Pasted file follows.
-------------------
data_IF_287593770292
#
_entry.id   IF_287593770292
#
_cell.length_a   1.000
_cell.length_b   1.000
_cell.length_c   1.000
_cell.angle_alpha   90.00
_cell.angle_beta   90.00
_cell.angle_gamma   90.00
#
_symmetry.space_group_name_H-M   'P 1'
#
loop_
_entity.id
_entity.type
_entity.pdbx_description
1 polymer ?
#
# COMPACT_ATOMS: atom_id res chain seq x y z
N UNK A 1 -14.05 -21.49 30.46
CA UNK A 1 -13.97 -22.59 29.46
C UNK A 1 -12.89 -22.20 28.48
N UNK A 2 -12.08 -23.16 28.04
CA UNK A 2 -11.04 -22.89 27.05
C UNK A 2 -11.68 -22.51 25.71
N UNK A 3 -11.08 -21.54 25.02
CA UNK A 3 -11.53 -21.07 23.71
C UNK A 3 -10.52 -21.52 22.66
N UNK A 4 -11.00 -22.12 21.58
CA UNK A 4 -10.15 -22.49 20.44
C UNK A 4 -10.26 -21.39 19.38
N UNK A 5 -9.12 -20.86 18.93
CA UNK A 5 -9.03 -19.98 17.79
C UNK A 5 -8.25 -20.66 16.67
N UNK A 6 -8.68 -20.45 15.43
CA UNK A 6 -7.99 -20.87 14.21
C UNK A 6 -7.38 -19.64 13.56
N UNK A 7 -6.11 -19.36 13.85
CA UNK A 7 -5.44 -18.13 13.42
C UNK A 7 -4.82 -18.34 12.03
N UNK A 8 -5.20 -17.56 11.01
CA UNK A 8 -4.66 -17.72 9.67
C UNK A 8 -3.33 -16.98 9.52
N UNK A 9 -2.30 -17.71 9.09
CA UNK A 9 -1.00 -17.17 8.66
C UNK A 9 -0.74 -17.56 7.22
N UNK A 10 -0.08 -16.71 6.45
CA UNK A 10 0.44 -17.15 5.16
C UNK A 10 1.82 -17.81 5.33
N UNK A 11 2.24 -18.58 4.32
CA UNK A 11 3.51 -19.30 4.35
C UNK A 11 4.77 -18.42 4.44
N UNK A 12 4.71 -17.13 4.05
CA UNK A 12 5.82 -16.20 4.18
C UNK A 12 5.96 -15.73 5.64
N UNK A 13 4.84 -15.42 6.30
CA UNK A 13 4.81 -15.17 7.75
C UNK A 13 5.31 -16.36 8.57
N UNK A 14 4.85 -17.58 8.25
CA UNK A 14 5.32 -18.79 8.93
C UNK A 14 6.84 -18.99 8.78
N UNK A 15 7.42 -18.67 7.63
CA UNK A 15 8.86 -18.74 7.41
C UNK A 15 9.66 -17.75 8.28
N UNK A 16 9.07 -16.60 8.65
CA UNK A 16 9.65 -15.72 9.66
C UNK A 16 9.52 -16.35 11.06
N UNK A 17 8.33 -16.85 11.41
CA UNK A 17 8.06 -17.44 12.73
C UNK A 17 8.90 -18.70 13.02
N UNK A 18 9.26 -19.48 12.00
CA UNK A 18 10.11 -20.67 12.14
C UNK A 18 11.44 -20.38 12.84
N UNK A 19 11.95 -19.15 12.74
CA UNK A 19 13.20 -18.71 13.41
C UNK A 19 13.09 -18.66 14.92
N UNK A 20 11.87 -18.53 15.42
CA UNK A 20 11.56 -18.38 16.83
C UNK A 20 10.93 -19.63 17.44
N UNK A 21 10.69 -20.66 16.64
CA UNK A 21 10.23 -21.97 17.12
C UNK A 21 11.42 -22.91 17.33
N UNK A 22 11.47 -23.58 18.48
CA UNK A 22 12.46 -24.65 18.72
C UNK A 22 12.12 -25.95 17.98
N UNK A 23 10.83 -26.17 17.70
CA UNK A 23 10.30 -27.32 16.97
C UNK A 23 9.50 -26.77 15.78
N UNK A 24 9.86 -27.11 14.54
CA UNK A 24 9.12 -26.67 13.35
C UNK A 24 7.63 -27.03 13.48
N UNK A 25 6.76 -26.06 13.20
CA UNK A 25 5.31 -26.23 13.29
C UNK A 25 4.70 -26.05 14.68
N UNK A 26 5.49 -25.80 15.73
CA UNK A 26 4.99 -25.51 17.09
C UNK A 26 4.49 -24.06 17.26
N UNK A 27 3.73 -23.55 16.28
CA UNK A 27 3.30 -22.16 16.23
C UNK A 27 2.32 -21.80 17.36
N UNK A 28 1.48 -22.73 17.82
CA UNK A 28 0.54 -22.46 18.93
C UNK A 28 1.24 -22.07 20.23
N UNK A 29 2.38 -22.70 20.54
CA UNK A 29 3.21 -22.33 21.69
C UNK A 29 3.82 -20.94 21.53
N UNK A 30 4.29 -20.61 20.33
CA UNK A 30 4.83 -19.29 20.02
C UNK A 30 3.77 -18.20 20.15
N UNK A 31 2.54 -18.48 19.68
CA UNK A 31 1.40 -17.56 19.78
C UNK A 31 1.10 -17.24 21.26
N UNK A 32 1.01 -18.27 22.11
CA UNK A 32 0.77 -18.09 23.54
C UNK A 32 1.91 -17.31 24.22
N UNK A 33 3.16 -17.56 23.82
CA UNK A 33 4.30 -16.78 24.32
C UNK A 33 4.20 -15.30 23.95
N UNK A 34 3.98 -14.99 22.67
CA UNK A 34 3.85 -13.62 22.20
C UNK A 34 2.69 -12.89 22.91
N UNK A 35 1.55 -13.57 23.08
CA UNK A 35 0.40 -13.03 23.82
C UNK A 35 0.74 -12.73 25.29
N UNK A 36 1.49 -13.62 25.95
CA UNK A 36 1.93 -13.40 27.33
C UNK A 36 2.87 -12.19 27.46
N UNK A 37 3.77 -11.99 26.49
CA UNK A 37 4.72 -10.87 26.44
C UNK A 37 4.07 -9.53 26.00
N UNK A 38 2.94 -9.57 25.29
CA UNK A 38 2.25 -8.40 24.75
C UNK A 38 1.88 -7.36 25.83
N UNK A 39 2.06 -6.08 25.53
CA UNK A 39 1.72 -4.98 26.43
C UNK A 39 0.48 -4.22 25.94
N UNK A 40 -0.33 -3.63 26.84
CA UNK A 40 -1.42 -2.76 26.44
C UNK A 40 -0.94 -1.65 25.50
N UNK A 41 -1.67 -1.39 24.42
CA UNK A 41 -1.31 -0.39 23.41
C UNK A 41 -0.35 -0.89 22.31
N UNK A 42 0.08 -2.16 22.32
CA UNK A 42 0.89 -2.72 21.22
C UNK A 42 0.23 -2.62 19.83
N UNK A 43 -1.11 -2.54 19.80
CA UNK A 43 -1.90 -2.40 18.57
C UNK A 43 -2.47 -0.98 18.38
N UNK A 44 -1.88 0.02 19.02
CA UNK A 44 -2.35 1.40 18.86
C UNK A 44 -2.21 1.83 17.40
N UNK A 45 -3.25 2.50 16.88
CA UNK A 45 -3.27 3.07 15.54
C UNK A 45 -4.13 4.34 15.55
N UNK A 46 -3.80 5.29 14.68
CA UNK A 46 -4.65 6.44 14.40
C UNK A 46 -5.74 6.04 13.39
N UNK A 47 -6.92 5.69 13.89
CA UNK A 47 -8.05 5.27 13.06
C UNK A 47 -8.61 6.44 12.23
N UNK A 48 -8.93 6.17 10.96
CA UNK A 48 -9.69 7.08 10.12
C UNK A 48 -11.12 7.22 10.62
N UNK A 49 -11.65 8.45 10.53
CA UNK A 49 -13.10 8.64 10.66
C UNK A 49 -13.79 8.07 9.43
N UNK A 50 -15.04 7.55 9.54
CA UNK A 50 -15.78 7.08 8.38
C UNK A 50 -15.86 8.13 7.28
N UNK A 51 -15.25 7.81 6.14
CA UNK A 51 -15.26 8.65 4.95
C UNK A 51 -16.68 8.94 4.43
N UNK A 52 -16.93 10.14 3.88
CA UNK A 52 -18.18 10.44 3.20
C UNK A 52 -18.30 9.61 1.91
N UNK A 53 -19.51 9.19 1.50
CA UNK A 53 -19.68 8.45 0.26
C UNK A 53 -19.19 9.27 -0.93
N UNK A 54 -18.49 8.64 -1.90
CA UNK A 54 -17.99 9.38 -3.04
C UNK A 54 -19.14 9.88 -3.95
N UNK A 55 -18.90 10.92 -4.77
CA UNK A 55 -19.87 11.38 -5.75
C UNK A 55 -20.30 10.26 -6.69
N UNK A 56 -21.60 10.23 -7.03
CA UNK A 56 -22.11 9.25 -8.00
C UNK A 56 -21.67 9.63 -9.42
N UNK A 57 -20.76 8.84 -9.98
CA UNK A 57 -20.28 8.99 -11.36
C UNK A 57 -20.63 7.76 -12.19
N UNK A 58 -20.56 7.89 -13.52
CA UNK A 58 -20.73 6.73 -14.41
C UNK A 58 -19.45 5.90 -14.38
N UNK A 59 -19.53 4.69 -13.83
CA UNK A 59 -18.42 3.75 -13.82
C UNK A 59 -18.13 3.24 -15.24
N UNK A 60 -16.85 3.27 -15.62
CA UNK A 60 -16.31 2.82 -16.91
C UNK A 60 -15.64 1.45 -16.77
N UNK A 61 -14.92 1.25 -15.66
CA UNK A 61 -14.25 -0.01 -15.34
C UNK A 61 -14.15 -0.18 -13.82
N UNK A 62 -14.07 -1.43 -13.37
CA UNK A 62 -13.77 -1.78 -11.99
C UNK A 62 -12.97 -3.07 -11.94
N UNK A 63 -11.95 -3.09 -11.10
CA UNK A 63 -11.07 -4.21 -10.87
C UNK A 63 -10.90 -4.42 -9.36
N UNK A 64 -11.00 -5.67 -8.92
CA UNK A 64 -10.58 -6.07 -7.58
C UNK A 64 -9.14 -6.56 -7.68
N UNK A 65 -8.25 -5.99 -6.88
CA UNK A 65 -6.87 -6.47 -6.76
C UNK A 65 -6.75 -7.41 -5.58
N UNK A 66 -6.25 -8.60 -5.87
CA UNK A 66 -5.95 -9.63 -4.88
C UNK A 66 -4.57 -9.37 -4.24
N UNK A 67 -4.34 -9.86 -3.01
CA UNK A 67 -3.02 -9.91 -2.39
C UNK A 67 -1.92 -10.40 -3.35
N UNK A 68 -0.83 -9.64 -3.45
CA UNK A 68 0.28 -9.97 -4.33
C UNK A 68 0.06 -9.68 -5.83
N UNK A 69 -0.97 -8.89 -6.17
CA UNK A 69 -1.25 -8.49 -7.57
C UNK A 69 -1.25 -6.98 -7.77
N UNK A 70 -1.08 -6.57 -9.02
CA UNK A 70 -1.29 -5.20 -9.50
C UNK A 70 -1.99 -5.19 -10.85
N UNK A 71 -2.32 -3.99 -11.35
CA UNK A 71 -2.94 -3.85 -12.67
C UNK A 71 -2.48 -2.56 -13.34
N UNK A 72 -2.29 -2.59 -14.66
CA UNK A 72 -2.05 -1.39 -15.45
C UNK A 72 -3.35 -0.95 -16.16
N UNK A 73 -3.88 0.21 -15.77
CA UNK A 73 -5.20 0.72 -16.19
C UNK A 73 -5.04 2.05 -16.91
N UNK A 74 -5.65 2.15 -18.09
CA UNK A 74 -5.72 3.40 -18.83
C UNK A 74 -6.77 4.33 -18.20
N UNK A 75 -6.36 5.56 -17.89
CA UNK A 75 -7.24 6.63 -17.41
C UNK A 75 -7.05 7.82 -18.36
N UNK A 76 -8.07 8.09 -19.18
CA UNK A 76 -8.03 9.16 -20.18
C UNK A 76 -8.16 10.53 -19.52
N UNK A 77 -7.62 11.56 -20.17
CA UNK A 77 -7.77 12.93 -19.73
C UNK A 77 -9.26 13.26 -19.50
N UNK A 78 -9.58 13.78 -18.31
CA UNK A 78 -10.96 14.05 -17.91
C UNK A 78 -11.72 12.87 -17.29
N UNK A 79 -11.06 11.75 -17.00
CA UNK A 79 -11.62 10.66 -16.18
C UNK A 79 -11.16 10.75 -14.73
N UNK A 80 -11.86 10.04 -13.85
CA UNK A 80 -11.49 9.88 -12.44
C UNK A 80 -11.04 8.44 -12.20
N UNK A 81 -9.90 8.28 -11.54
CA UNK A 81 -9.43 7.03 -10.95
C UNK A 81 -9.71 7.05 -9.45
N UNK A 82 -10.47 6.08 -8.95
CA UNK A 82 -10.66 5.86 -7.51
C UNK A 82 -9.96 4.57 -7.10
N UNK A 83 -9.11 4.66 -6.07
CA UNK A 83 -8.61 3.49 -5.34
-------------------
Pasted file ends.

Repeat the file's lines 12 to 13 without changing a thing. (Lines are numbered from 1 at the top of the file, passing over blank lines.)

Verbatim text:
_symmetry.space_group_name_H-M   'P 1'
#